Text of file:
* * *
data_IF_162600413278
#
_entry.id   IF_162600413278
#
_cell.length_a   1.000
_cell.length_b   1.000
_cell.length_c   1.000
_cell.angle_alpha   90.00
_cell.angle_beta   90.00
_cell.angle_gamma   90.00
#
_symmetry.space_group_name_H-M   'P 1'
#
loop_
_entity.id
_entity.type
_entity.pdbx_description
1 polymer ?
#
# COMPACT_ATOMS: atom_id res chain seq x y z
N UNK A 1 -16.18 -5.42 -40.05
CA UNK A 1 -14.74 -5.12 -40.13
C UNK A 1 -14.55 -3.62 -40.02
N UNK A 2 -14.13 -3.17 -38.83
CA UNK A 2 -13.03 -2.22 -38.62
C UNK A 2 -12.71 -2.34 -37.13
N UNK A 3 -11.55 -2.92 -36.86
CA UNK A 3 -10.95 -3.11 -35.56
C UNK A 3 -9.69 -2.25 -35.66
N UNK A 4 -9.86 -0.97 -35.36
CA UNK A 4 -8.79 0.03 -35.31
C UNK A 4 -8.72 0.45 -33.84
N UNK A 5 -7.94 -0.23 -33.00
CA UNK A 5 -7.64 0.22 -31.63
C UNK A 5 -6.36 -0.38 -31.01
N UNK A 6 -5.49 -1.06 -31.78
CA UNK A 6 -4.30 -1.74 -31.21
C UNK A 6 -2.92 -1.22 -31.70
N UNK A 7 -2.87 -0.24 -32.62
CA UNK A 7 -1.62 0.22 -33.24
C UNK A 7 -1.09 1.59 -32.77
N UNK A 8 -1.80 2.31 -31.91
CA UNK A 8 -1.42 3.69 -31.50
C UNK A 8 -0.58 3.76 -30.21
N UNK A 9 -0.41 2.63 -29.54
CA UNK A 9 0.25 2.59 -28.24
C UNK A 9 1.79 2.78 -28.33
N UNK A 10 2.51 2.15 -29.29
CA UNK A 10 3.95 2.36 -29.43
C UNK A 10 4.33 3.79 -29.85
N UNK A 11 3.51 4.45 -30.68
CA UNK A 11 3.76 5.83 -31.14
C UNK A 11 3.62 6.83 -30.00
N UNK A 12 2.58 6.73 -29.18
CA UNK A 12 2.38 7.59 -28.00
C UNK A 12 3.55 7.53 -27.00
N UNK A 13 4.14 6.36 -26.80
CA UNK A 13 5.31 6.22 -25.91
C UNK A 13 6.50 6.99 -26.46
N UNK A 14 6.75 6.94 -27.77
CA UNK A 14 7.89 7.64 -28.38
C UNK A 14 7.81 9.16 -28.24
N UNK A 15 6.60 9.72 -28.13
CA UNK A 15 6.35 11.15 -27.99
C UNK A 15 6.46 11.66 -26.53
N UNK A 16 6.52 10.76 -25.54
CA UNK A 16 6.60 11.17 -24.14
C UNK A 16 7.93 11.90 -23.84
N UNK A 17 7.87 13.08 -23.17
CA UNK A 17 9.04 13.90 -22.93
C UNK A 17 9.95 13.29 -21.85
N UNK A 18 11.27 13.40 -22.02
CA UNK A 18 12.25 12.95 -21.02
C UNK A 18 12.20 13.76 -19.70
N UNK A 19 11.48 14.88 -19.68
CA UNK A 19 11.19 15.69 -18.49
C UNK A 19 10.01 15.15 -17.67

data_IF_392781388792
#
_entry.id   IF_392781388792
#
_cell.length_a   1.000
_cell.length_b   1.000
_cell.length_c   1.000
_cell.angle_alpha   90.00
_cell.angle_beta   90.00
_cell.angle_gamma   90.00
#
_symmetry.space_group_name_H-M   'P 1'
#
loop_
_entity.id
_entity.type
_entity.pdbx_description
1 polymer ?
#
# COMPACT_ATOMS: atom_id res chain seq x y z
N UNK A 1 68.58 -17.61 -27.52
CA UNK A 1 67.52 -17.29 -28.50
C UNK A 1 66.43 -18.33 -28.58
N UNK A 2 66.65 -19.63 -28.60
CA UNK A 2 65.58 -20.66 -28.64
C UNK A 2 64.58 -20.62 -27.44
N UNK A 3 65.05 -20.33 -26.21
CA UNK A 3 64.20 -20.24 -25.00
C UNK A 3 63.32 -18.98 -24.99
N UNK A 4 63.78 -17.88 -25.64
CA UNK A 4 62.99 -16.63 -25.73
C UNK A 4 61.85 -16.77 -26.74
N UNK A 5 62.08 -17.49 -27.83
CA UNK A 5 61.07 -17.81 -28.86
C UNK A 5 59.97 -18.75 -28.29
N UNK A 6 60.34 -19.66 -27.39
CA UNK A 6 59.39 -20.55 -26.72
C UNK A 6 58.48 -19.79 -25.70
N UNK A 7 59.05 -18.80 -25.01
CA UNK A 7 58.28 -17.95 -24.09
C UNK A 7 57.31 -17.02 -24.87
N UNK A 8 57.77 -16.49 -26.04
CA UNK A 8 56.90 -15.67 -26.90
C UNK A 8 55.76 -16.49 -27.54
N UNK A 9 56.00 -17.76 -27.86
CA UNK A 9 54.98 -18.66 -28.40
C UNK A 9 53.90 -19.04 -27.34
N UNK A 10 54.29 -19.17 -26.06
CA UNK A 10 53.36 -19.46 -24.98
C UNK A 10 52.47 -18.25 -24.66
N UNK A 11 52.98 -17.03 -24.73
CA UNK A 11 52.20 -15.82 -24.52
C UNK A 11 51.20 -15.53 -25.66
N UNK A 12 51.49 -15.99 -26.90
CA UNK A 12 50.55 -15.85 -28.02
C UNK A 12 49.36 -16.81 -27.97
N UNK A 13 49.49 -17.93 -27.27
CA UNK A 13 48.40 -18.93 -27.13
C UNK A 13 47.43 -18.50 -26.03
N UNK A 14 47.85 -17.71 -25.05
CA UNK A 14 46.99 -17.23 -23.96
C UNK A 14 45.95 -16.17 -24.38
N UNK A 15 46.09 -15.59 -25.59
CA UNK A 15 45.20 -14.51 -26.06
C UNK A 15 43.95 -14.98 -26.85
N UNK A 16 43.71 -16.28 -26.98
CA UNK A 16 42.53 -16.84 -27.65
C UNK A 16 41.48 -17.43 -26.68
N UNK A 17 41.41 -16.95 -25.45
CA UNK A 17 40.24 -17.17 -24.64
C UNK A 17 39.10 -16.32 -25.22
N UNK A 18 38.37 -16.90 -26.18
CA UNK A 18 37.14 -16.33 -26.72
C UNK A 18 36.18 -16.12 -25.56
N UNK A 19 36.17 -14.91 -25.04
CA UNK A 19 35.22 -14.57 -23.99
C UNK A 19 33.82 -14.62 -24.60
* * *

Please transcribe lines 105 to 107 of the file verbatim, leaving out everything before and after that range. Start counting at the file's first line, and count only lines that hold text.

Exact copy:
CA UNK A 3 64.20 -20.24 -25.00
C UNK A 3 63.32 -18.98 -24.99
N UNK A 4 63.78 -17.88 -25.64